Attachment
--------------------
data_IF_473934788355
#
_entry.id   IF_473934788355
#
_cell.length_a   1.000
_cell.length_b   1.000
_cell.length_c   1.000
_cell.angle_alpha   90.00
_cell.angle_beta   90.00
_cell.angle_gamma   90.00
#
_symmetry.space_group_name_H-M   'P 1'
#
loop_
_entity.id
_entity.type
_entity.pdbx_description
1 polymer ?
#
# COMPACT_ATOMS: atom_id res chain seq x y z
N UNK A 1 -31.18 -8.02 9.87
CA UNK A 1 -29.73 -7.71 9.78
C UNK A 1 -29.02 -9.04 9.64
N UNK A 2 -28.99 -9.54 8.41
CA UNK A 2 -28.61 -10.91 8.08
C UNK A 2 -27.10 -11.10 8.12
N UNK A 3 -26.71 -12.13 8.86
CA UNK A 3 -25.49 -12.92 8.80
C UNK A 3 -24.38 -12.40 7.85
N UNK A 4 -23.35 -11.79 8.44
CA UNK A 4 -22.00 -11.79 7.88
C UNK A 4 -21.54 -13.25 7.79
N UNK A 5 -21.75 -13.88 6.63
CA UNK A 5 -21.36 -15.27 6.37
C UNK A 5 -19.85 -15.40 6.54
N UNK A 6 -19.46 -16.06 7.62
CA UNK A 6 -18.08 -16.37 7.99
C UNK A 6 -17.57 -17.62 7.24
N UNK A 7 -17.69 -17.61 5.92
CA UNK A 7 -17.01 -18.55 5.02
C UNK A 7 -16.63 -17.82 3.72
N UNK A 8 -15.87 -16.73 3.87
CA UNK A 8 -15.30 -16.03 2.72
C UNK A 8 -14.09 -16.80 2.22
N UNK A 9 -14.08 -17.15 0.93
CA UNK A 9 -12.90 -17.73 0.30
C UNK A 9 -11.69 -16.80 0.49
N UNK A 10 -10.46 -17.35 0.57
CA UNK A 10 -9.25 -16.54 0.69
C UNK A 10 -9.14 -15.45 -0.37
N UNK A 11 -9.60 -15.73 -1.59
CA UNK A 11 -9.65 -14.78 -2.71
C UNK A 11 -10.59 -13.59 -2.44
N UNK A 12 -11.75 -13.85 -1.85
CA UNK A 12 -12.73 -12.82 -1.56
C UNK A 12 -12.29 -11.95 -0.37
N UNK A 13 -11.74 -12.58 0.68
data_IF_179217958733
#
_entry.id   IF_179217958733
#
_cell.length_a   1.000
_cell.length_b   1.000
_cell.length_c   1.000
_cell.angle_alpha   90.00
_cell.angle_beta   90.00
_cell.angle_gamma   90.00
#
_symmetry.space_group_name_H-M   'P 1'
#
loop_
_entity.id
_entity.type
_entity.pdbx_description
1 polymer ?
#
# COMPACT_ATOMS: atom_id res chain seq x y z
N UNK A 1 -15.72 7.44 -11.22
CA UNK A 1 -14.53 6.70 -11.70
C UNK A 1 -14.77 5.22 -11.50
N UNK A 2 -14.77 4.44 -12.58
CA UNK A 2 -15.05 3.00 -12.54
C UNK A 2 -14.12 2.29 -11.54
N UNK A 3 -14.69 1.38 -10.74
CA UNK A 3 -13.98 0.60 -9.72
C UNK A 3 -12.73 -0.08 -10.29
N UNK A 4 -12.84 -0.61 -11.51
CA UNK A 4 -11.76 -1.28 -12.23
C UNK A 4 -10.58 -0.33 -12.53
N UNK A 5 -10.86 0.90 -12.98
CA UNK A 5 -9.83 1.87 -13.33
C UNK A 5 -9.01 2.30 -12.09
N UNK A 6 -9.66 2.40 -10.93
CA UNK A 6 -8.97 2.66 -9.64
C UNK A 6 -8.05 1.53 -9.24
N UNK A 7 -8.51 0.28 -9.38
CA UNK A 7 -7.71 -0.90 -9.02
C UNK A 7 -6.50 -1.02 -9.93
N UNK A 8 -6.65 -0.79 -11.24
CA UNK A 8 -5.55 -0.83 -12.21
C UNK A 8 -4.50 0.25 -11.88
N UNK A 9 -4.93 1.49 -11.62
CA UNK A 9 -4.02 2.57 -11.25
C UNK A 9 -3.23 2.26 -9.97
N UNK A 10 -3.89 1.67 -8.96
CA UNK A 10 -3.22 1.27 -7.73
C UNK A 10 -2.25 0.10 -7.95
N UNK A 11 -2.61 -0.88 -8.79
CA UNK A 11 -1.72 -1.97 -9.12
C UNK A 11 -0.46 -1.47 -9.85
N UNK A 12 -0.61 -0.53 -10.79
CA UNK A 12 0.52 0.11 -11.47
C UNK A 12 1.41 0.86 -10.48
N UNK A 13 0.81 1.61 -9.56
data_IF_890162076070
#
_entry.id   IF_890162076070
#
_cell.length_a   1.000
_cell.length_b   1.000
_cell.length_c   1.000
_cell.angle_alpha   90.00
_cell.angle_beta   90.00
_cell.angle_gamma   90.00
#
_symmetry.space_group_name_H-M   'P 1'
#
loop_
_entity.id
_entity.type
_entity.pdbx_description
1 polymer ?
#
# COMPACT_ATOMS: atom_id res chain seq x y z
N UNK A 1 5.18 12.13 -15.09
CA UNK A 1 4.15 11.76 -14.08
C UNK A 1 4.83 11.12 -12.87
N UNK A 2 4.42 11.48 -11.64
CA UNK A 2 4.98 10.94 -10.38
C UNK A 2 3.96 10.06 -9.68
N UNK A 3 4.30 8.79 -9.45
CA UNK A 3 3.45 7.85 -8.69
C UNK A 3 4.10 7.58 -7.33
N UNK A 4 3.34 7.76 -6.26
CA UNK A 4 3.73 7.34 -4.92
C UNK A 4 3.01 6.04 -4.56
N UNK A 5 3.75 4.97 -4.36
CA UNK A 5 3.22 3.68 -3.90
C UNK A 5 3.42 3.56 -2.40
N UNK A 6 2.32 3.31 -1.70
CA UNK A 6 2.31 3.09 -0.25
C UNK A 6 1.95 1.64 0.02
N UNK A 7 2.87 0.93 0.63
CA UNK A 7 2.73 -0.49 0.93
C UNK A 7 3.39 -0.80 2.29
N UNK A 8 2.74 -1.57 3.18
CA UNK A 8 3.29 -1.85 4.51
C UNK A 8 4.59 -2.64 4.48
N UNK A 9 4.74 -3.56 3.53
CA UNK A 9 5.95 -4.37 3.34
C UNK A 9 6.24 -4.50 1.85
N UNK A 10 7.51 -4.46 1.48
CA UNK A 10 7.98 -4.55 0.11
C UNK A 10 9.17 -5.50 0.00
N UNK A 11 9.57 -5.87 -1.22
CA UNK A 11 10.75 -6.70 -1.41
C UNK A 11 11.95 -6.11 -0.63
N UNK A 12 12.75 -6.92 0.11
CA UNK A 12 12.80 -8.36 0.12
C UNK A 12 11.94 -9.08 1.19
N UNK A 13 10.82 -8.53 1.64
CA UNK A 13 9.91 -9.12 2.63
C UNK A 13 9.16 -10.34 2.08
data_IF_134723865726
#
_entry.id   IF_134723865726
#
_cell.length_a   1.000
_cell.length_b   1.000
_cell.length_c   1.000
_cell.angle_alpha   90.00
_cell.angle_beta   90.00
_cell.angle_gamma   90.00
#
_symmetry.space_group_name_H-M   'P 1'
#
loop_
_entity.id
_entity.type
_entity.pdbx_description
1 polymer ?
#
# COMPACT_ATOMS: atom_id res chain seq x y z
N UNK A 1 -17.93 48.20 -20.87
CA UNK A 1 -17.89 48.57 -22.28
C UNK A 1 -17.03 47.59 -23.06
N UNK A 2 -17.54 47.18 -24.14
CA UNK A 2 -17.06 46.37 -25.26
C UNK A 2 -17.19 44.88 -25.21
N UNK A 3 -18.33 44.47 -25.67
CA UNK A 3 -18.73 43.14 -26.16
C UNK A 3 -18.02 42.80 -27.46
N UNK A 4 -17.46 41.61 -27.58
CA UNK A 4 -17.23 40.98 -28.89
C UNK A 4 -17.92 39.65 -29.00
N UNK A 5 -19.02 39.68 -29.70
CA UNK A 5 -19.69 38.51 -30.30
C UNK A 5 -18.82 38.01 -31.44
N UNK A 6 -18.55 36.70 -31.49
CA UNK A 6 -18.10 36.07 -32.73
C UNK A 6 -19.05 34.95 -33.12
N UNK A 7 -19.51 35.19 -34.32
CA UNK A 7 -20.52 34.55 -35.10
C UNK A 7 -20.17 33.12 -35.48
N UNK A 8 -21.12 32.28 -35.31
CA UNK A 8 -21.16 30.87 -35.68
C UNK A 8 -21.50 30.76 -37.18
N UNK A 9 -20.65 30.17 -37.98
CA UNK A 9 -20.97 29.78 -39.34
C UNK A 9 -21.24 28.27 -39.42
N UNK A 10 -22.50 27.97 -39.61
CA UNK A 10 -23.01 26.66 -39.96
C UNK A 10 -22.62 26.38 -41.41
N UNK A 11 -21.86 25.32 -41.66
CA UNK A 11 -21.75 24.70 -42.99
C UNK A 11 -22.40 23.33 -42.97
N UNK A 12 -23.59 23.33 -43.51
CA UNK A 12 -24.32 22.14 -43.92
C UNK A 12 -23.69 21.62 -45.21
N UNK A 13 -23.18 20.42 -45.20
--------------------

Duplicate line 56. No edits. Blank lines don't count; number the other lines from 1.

C UNK A 12 -12.29 -11.95 -0.37